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GOCE is an Earth Observation satellite that is unique in its shape: 5 m long and with fins and electrical propulsion to stabilise the spacecraft in its very low orbit of 255 km where there is still atmospheric drag. The satellite measured the strength of the gravity field in unprecidented accuracy, measured sea levels globally and improved models of the shape of the Earth.  (Photo: Robert Willemsen)

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The Herschel Space Observatory was an infra red astronomical satellite with the largest mirror (3.5 m) ever launched (until the JWST). Herschel had three instruments that were cooled by liquid helium to -271 C (just above absolute zero) in order to see the cooldest, darkest objects in space. It could peer into regions of the darkest galaxies where new star formation is taking place. (Photo: Robert Willemsen)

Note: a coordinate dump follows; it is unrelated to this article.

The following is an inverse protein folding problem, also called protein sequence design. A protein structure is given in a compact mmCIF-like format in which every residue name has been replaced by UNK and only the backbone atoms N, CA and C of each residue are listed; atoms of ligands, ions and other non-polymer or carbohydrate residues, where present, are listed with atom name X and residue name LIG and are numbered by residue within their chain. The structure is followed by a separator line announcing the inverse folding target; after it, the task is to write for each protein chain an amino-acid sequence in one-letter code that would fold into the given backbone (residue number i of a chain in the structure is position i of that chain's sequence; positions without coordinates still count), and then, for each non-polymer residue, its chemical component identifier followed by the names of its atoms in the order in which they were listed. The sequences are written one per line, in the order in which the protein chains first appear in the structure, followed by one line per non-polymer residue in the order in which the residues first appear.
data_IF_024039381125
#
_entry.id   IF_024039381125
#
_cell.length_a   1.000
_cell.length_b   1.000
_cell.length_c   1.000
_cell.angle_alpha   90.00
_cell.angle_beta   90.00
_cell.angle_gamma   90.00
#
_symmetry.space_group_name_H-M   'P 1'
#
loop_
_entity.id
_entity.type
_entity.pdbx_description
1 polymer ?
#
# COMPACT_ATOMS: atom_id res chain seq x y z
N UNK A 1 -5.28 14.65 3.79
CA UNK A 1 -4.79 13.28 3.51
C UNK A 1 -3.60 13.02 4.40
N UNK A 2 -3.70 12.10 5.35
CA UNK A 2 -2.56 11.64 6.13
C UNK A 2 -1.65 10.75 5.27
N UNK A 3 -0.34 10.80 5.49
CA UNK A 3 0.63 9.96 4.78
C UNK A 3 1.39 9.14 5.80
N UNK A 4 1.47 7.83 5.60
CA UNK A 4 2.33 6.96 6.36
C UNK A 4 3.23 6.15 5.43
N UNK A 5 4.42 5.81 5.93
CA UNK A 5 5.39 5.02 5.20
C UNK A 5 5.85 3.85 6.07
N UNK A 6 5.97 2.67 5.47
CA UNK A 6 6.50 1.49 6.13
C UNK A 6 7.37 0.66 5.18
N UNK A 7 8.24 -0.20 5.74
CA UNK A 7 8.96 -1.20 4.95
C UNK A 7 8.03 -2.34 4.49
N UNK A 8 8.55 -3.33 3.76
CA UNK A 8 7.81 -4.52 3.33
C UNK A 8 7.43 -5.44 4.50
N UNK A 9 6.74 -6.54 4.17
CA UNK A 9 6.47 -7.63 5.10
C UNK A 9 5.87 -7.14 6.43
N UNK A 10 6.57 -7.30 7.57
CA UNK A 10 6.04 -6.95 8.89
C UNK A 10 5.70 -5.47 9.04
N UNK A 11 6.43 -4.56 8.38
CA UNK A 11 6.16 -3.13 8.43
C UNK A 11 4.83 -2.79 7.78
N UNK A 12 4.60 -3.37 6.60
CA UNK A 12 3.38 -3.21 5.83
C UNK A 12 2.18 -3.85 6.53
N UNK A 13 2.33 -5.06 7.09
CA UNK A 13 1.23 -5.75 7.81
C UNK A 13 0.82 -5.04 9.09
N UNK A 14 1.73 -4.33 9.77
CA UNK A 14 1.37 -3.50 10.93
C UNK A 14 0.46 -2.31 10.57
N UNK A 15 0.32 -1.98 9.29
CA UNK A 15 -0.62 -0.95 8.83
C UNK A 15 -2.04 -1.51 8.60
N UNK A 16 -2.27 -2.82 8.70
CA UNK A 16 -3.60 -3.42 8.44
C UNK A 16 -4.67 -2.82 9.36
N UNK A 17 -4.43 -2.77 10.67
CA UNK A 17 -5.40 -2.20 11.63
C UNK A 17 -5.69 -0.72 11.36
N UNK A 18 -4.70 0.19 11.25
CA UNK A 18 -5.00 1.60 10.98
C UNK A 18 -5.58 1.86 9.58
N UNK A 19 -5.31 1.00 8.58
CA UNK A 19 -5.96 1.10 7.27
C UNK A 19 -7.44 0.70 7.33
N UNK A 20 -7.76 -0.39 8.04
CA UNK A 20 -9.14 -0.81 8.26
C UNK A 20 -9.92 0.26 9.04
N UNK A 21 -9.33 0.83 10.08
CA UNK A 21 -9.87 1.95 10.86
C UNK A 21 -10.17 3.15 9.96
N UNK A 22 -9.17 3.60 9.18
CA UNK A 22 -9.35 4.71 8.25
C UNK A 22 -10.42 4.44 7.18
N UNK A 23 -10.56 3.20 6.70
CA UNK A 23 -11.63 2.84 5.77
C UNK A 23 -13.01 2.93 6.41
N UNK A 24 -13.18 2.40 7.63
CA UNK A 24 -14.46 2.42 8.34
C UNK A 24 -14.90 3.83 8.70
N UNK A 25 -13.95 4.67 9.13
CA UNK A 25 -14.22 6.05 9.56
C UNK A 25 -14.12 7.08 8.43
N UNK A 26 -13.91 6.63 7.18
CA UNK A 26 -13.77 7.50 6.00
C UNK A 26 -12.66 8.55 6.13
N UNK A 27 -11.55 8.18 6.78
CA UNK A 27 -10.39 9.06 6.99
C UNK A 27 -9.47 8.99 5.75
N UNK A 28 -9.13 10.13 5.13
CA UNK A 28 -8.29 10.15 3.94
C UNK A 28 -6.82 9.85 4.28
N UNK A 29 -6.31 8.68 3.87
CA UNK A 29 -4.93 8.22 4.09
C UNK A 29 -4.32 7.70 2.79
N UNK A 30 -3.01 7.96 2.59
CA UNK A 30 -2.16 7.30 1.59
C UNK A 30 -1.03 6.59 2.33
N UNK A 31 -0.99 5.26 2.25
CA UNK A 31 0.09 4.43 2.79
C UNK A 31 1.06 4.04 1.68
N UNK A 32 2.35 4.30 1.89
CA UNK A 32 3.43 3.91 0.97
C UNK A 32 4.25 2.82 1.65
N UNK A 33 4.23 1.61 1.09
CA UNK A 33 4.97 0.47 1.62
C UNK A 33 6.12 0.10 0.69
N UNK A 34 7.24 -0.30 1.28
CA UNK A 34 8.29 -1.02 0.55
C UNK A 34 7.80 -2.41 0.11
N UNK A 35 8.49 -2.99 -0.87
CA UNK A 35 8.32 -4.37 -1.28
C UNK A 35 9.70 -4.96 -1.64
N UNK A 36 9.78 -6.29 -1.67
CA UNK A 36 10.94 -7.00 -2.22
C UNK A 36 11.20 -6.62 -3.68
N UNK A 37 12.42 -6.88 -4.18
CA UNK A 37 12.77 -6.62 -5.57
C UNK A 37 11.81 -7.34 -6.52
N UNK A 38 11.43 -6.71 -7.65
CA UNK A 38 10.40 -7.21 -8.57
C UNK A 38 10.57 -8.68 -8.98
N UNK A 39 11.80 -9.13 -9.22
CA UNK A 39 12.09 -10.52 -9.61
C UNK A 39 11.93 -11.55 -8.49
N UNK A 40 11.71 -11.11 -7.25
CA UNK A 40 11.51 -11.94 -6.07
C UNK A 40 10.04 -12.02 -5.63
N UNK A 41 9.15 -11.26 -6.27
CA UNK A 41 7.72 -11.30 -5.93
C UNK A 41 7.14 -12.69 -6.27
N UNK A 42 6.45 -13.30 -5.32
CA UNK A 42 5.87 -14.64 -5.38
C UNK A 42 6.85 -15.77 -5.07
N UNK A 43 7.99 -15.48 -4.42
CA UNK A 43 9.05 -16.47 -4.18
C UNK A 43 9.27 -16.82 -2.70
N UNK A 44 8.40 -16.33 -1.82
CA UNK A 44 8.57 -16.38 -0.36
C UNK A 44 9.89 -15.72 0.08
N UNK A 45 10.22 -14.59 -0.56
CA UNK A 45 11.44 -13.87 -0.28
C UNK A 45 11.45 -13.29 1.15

Planck was an observatory that mapped the cosmic microwave background. It helped understanding and testing cosmological theories about the early universe, including the distribution of matter and dark matter. The two instruments were cooled with liquid helium down to -273,05 C (a fraction above absolute zero), which made Planck the coldest object in the known universe. (Photo: Robert Willemsen)

The Intermediate eXperimental Vehicle  (IXV) is an atmospheric re-entry demonstrator. It is a mini-shuttle that flew in space and re-entered the atmosphere to splash down in the Pacific Ocean. The goal was to measure all parameters of the re-entry, evaluate the thermal protection and the accuracy of the landing. This test plane is part of the evolution to the Space Rider, ESA’s first reusable space transportation system. (Photo: Robert Willemsen)

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